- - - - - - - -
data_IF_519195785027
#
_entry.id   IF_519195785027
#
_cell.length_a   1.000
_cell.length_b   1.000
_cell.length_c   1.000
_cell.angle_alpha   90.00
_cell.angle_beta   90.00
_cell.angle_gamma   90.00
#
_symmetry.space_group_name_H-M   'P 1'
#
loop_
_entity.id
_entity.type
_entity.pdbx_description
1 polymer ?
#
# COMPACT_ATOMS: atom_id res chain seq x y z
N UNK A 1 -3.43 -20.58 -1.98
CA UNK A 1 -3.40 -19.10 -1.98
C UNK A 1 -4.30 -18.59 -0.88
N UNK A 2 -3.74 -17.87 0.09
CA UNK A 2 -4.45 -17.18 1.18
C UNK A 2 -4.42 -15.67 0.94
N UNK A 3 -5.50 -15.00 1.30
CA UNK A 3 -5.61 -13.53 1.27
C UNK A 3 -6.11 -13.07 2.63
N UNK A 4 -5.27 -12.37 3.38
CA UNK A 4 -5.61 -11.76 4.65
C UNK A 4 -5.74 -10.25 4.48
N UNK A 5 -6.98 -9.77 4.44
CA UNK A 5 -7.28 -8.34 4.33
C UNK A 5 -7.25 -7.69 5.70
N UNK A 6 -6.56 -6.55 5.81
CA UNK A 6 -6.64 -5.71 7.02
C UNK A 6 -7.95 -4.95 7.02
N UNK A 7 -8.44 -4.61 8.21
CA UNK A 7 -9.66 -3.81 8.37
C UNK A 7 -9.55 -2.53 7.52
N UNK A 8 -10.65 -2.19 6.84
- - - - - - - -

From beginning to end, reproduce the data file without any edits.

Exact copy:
data_IF_519195785027
#
_entry.id   IF_519195785027
#
_cell.length_a   1.000
_cell.length_b   1.000
_cell.length_c   1.000
_cell.angle_alpha   90.00
_cell.angle_beta   90.00
_cell.angle_gamma   90.00
#
_symmetry.space_group_name_H-M   'P 1'
#
loop_
_entity.id
_entity.type
_entity.pdbx_description
1 polymer ?
#
# COMPACT_ATOMS: atom_id res chain seq x y z
N UNK A 1 -3.43 -20.58 -1.98
CA UNK A 1 -3.40 -19.10 -1.98
C UNK A 1 -4.30 -18.59 -0.88
N UNK A 2 -3.74 -17.87 0.09
CA UNK A 2 -4.45 -17.18 1.18
C UNK A 2 -4.42 -15.67 0.94
N UNK A 3 -5.50 -15.00 1.30
CA UNK A 3 -5.61 -13.53 1.27
C UNK A 3 -6.11 -13.07 2.63
N UNK A 4 -5.27 -12.37 3.38
CA UNK A 4 -5.61 -11.76 4.65
C UNK A 4 -5.74 -10.25 4.48
N UNK A 5 -6.98 -9.77 4.44
CA UNK A 5 -7.28 -8.34 4.33
C UNK A 5 -7.25 -7.69 5.70
N UNK A 6 -6.56 -6.55 5.81
CA UNK A 6 -6.64 -5.71 7.02
C UNK A 6 -7.95 -4.95 7.02
N UNK A 7 -8.44 -4.61 8.21
CA UNK A 7 -9.66 -3.81 8.37
C UNK A 7 -9.55 -2.53 7.52
N UNK A 8 -10.65 -2.19 6.84